Should we laugh along with the gammon people?
- Credit: Archant
Racist, sexist, ageist or just funny? Zoe Williams on the insult du jour
The controversy over the insult 'gammon' has nothing to do with what it means: everyone knows what it means. Men the colour of ham, who hold a variety of nostalgic, socially conservative views, often a bit brutishly expressed.
Their natural habitat is the audience of Question Time, and their Twitter handles more often than not contain the flag of St George. They love finality and telling people what's what. 'End. Of' is their favourite winning manoeuvre. The 'centrist dad' is their socially liberal counterpart: also a man, also middle-aged, also anti-Corbyn, also utterly convinced that his way is the only way. But the centrist dad is more likely to have a beard, a bike as well as a car (the gammon wouldn't be seen dead on a bike), and less likely to be the colour of, well, gammon. Anyway, that much – by anyone who has been at all exercised about the term, in either direction – is already agreed. The question, apparently spurred by the commentator and broadcaster Aaron Bastani calling the MP Mike Gapes 'King Gammon of the Gammoni', is just how insulting it is. Obviously everyone says mean things about each other – the pro-Corbyn lot are frequently called idiots and fanatics – but there are depths that pollute the political sphere. Racism; classism; misogyny; violence; these would all be toxic to an already pretty smoggy discursive environment.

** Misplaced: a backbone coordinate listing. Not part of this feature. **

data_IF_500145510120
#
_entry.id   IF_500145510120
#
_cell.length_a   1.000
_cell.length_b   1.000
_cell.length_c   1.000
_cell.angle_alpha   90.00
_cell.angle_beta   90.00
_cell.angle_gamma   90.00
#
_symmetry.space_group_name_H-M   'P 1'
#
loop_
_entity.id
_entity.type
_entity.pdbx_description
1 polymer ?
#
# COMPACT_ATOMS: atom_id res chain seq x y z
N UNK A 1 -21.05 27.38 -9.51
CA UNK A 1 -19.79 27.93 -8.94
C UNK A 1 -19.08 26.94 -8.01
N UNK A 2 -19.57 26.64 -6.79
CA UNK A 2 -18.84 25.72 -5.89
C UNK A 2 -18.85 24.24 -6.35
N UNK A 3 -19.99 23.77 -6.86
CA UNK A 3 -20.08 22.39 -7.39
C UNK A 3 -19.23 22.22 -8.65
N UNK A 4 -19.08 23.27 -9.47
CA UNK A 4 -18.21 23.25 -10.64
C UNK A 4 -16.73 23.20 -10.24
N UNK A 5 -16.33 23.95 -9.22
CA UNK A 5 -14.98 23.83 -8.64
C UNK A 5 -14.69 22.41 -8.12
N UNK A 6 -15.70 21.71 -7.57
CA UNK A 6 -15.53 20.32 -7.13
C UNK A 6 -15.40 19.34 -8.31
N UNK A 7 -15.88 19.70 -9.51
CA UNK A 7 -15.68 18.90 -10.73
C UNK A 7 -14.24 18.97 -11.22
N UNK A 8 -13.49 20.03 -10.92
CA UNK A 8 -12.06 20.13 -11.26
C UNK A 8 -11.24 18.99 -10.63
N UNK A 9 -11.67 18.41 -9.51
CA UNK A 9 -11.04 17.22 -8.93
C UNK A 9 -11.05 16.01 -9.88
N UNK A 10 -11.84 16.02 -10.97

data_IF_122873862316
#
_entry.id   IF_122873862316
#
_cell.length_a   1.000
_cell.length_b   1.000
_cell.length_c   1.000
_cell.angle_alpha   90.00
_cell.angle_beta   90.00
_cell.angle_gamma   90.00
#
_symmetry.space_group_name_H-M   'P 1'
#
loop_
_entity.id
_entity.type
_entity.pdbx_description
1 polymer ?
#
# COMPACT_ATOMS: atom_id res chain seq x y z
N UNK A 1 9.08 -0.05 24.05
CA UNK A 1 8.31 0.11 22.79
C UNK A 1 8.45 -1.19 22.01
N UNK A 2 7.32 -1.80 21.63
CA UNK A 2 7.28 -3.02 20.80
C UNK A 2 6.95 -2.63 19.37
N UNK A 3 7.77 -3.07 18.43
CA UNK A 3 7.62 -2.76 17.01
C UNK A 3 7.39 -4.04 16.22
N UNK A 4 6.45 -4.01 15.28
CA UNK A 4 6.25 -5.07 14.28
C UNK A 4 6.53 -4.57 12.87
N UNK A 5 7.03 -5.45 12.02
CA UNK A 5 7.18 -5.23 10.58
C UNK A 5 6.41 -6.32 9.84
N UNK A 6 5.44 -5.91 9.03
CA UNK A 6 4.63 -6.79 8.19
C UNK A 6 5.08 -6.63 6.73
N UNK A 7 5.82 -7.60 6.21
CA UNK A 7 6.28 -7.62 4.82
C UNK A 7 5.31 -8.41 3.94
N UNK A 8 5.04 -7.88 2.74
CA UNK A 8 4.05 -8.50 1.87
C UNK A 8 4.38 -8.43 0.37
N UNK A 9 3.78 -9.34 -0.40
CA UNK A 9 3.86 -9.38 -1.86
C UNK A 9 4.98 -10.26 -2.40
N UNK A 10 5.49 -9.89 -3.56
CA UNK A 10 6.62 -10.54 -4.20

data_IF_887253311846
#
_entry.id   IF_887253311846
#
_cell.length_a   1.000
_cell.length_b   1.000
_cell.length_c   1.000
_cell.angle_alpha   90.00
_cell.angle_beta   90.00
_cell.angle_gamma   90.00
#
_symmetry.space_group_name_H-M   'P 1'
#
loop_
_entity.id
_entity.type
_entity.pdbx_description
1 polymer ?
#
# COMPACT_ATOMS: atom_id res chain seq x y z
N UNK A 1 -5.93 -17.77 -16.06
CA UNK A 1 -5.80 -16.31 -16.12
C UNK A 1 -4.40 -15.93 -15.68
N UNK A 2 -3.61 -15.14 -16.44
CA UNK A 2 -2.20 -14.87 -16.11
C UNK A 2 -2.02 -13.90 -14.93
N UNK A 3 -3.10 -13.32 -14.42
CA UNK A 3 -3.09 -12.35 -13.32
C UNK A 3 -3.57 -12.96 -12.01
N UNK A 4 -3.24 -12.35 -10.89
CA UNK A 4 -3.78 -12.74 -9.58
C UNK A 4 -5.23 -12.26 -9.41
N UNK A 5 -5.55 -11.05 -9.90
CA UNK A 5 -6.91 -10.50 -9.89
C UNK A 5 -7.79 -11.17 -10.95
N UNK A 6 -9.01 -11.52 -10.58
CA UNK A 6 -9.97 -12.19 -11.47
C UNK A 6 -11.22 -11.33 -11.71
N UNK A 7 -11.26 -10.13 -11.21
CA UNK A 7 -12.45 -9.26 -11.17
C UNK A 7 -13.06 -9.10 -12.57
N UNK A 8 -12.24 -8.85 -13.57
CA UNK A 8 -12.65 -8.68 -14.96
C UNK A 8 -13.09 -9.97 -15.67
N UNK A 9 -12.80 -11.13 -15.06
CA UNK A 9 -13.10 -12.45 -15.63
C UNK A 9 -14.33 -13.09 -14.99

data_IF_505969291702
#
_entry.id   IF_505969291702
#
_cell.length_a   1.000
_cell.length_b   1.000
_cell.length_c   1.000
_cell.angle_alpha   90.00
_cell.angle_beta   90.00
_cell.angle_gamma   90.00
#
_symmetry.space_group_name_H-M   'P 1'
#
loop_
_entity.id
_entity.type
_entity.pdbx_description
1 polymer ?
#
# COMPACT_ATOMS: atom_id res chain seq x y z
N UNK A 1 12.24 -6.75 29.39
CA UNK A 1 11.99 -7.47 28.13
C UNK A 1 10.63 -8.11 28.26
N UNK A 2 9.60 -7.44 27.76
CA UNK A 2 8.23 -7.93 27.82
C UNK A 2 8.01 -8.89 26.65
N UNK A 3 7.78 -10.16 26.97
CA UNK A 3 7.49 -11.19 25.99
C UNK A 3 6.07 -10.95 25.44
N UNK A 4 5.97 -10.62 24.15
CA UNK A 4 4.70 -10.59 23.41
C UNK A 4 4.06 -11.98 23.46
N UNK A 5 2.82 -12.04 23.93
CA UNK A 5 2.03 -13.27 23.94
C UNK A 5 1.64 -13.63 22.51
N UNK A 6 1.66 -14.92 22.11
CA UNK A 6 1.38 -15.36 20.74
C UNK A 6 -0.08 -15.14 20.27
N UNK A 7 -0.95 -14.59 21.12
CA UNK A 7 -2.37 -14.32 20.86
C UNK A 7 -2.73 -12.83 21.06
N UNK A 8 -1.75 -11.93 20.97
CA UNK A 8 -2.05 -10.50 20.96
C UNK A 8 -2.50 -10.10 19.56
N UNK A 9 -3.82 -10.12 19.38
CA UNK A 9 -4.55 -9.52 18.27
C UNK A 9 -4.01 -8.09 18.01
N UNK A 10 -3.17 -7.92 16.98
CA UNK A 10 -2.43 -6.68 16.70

Matt Zarb-Cousin, the leading expert on gammons (he wrote the first piece about it, in Huck magazine), explained succinctly that it couldn't be racist because nobody was born a gammon; rather, you become one through a series of lifestyle choices. When he says this, it's an ironic repurposing to mean they chose to be boorish bigots, every day, over a number of years. He's not making a physical value-judgment, the way people do about the obese. Ben Davis, who coined the term, said he was talking about middle-class, golf-club types, and worried it was being repurposed to attack working class men. The word's detractors do seem to think it classist (or sometimes ageist) because, variously, gammon is a working class dish, now rarely to be found on menus, and – hilariously – nobody's calling anyone prosciutto. These people appear never to have been in a pub. Plainly, you can be a middle or working or upper class gammon, but you do have to be male, so 'sexist against men' is probably the worst you could level at it. The problem is, it's very funny, when someone is the colour of processed pork, to remark upon it. It always has been – when Caitlin Moran said David Cameron looked like C3PO made of ham, it was possibly the funniest thing anyone had ever said. It is a ring-the-doorbell-and-run-away burst of mischief. If you object you just make yourself look – cruel irony! – more gammony.
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